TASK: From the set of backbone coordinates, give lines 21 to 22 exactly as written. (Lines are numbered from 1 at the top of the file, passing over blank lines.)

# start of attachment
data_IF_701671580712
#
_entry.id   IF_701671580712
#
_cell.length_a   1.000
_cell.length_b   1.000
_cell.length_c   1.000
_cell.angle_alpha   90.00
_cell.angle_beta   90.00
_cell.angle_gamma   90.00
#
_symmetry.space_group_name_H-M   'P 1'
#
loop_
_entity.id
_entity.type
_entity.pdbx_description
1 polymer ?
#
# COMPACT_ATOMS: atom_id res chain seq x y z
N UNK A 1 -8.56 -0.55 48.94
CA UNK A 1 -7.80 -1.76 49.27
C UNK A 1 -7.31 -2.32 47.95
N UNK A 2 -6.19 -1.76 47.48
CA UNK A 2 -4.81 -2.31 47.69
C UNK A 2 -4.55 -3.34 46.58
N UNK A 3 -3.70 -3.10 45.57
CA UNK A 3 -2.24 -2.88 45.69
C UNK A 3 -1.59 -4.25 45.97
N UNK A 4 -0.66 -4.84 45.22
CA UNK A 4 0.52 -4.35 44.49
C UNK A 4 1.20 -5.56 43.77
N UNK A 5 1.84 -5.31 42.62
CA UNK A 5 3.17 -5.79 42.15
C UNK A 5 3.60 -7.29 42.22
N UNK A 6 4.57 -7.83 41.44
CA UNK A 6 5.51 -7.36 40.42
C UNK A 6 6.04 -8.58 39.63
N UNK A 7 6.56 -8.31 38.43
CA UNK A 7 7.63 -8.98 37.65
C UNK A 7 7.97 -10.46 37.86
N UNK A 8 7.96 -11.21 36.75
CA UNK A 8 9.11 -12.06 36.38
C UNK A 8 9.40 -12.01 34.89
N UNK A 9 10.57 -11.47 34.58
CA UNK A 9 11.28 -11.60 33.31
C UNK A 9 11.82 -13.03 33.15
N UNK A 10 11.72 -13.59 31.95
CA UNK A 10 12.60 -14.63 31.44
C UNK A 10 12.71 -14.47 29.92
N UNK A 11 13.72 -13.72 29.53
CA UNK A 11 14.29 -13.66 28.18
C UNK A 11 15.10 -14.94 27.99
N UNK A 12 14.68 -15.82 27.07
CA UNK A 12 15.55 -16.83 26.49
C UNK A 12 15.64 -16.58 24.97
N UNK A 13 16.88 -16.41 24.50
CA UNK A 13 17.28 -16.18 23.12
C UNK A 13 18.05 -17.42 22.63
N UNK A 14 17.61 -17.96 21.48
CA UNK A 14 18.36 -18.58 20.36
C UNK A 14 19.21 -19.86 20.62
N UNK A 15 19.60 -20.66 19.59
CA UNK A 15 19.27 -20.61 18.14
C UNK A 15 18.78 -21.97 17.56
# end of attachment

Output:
N UNK A 1 -8.56 -0.55 48.94
CA UNK A 1 -7.80 -1.76 49.27